The goal of the regulation is to make sure that individual investors have access to the same information as professional money managers. But it’s also opened up another avenue for our machine-reading algorithms to tap into a potentially valuable data source that doesn’t exist in many other markets.

Q: You mentioned up top that MSCI is adding A-shares to its main global indices. How will that affect your process, and how should institutional investors approach the change?

A: For us, as systematic investors, I think one of the most significant consequences will be the increased presence of institutional investors. And not just index investors, but active managers as well. Because if you’re an active manager benchmarked to an MSCI index, you’re now going to have to consider investing in A-shares as well.

Institutional investors take a very different approach than retail investors—institutions tend to focus more on company fundamentals. We have a whole host of fundamental signals that we use, in addition to some of the sentiment signals that we’ve been discussing. Ultimately, we want to combine fundamental and sentiment signals in a fairly balanced way, so I think having more fundamental investors in the market will be a positive for our approach.

As far as how investors should treat the change, that, of course, will vary by institution. MSCI is going to start by including companies at just five percent of their market-cap weighting, which translates to an A-share weight of less than one percent in the MSCI EM Index. But we expect that percentage to increase over time, especially if China continues with market liberalization. If companies are eventually included at their full weight, they’ll make up a significant portion of the index. If you think that’s going to happen, there’s a strong case to be made for starting to invest before all of that money comes into the market.

Q: What are some of the risks that investors should consider? Is excess leverage in the financial system a cause for concern?

A: I think the biggest risks are geopolitical. North Korea, in particular, has the potential to be a destabilizing force in the region, and trade tensions with the U.S. are extremely high given the recent announcements on tariffs. These types of risks have historically been difficult to model, but we’ve found that using text analysis of news wires and brokerage reports can help us get a better handle on the severity of certain geopolitical risks and to adjust our positioning if need be.

The question of leverage is a valid one. China has experienced tremendous growth in leverage since the financial crisis, and we’ve certainly seen some excesses in the Chinese financial system, but the government is beginning to address them. The China Banking Regulatory Commission (CBRC) launched a campaign against financial leverage in April 2017, and by August Chinese banks’ leverage had fallen for the first time in seven years, according to CBRC figures.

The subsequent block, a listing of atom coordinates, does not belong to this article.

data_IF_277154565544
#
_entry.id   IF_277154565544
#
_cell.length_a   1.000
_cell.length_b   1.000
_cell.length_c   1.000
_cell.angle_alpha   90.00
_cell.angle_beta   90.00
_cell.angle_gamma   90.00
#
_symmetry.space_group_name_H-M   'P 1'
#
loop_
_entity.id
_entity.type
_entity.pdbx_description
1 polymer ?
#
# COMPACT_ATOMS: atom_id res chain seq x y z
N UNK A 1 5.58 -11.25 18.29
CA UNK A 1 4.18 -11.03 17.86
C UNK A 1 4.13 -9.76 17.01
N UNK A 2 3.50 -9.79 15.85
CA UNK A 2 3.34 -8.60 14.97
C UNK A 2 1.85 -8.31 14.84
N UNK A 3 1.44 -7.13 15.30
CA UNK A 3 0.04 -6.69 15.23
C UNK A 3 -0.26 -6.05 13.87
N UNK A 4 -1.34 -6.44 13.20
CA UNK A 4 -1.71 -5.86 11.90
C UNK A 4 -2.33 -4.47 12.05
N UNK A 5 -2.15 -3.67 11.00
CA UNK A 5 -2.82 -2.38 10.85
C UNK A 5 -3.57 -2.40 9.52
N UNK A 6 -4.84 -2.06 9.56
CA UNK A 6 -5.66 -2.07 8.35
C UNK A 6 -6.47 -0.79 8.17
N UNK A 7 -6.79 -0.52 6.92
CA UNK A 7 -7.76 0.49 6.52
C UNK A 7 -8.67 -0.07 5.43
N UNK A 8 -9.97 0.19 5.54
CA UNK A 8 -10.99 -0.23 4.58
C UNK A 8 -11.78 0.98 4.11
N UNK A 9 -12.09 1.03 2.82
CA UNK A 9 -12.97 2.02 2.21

We think the deleveraging process still has a long way to go, and in the short term that could lead to some increased volatility and to some air coming out of certain segments of the market. But if you take a long-term view, which we definitely do, then deleveraging looks to be a positive. If China can reduce the amount of leverage in the financial system without throwing a wrench into the engine of economic growth, I think both the financial system and the economy may end up more resilient.

I’d also add that the abolition of term limits and the consolidation of power under President Xi Jinping is something investors need to consider. While it’s possible that this could lead to some problems down the road, I think it will allow for some pretty decisive policy change, whether it be deleveraging, cleaning up corruption or enacting supply side reforms that curtail excess production. If these things happen more quickly than markets are expecting, investors need to consider the possibility that, instead of exporting deflation to the rest of the world, China could become a source of inflation. That would be a real game changer.

Q: How can institutional investors incorporate a China strategy into their portfolios?

A: I think China should be viewed first and foremost as a long-term investment strategy. Many of the trends we’ve been discussing, from market liberalization to deleveraging to index inclusion, are multiyear stories. We believe that they should provide tailwinds for investors, and that China’s economic growth will continue to be stronger than most developed, and many emerging, markets.

To realize the potential long-term benefits, investors do need to be comfortable with the possibility of large short-term market swings as China has exhibited higher volatility than many other equity markets. But the flipside to that higher volatility is the fact that Chinese A-shares have displayed low correlations with leading global and regional indices, so adding A-shares to a global portfolio can actually decrease total portfolio volatility. See the chart.

A different drum

Correlation of China A-shares with select indices

A different drum

Sources: BlackRock, Bloomberg, 5Y 20-day correlation, March 2018.

Rui Zhao
Lead Portfolio Manager for China Opportunities Strategy